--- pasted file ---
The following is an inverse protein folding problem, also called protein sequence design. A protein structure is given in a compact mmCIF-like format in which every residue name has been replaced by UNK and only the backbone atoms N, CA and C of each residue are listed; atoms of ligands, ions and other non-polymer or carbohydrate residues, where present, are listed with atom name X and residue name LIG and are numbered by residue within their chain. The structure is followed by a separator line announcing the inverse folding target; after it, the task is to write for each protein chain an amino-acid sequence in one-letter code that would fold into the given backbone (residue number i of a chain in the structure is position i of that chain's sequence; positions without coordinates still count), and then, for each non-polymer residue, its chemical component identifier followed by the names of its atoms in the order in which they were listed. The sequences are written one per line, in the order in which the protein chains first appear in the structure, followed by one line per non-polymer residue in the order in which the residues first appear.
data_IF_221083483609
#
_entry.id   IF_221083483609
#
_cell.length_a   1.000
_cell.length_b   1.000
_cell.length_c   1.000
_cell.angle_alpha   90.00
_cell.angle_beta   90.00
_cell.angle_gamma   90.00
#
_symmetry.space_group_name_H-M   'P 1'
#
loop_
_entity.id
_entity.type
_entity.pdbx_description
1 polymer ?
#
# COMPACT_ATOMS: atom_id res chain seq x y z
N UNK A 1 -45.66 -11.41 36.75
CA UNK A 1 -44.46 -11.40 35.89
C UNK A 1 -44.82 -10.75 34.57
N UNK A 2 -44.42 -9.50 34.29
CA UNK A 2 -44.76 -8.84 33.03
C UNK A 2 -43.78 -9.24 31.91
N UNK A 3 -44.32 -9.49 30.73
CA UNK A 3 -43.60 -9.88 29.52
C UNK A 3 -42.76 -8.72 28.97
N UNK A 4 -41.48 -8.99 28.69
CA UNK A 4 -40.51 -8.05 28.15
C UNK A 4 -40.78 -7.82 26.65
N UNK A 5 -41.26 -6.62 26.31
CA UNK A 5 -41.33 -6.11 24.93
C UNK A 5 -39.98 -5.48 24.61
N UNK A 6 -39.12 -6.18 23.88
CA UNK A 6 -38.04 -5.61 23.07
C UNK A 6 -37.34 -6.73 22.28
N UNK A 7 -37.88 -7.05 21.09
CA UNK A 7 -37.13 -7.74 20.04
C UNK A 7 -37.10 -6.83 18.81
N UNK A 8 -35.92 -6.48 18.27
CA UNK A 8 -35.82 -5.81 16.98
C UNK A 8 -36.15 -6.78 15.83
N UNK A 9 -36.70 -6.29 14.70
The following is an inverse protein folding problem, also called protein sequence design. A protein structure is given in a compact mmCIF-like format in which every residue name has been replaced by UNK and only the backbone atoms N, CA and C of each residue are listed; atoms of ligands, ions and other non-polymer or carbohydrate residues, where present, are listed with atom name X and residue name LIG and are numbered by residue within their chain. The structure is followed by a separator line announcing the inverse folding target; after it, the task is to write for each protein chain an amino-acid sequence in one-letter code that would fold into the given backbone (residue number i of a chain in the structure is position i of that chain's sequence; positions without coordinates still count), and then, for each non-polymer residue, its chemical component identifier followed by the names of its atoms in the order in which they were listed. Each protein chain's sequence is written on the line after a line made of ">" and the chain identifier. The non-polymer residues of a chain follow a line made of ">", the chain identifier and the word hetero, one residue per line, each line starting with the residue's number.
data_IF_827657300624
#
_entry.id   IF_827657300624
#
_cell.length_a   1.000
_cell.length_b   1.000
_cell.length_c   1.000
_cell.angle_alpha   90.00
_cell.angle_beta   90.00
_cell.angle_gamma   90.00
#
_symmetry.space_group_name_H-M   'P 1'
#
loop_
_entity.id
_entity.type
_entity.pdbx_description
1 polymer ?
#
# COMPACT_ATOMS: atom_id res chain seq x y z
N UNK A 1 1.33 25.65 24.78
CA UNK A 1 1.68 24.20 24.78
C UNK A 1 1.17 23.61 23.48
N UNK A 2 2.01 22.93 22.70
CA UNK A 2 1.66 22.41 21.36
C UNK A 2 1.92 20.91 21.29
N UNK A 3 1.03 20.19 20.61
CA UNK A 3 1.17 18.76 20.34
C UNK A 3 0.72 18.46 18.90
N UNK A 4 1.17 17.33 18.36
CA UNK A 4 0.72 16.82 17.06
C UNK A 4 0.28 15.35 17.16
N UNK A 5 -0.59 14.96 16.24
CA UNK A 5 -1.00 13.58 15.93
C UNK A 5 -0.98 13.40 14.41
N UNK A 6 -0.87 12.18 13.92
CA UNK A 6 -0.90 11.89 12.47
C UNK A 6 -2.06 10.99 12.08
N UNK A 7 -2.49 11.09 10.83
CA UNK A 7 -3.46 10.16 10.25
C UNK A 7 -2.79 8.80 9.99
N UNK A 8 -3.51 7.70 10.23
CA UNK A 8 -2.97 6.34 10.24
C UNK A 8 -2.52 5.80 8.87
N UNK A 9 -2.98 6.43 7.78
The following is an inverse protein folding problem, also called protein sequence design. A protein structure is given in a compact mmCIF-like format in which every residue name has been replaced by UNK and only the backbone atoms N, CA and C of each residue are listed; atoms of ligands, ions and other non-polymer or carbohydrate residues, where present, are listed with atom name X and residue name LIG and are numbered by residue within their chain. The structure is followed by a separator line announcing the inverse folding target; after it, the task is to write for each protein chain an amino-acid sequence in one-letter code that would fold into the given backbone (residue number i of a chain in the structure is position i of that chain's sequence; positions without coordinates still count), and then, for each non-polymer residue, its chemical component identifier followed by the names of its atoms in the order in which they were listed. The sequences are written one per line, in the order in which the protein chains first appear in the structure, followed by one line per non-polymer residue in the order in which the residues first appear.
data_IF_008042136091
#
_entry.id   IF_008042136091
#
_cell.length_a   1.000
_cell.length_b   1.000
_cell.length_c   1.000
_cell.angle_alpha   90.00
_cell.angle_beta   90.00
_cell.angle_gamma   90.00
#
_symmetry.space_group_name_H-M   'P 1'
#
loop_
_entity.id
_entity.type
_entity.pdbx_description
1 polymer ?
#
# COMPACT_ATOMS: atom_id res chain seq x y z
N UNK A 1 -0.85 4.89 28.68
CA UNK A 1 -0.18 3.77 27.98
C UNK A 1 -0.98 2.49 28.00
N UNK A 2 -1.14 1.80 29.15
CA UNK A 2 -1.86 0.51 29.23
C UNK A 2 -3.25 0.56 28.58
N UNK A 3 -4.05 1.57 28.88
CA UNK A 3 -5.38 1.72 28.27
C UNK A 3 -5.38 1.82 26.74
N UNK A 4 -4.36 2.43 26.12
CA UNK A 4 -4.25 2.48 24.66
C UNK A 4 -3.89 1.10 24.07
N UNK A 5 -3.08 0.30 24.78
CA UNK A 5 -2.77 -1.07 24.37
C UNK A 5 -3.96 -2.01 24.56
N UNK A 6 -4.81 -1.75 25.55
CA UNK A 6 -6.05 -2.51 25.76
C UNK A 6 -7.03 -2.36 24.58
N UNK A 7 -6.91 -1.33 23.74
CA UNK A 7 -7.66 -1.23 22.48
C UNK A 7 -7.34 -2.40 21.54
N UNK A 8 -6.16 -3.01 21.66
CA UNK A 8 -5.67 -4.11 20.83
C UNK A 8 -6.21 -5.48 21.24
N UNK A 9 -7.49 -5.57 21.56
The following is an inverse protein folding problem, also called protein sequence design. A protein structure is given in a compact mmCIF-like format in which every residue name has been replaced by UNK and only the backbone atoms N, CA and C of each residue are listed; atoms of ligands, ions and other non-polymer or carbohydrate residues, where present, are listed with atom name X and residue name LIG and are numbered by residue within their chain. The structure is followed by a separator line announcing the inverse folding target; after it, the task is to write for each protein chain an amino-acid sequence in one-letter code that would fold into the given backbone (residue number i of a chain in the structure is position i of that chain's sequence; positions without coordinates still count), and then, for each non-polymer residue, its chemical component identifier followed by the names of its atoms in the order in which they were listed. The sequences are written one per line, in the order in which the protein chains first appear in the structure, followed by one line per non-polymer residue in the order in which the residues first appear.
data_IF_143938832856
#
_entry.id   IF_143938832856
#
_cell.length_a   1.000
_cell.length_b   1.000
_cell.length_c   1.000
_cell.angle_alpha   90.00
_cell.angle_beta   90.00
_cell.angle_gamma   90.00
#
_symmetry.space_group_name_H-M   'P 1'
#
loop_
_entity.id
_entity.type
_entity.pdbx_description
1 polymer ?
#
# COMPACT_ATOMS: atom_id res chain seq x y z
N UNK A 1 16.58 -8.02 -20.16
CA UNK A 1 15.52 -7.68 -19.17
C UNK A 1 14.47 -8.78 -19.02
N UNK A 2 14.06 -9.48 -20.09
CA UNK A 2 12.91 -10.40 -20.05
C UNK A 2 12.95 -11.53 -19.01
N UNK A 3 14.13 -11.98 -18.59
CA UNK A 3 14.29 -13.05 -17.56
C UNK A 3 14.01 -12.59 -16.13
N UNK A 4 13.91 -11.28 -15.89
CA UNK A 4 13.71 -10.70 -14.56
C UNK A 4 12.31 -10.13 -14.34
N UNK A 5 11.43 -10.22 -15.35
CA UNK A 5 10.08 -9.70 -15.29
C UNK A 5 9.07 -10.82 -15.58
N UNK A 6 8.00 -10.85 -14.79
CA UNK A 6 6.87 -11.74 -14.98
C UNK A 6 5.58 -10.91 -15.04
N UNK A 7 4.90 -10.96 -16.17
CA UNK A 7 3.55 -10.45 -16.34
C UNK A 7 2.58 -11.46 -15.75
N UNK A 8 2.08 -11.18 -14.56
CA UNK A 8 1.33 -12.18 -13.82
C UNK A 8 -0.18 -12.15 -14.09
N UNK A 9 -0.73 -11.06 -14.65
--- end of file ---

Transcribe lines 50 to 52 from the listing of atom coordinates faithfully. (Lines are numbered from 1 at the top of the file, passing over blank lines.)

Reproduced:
_entry.id   IF_827657300624
#
_cell.length_a   1.000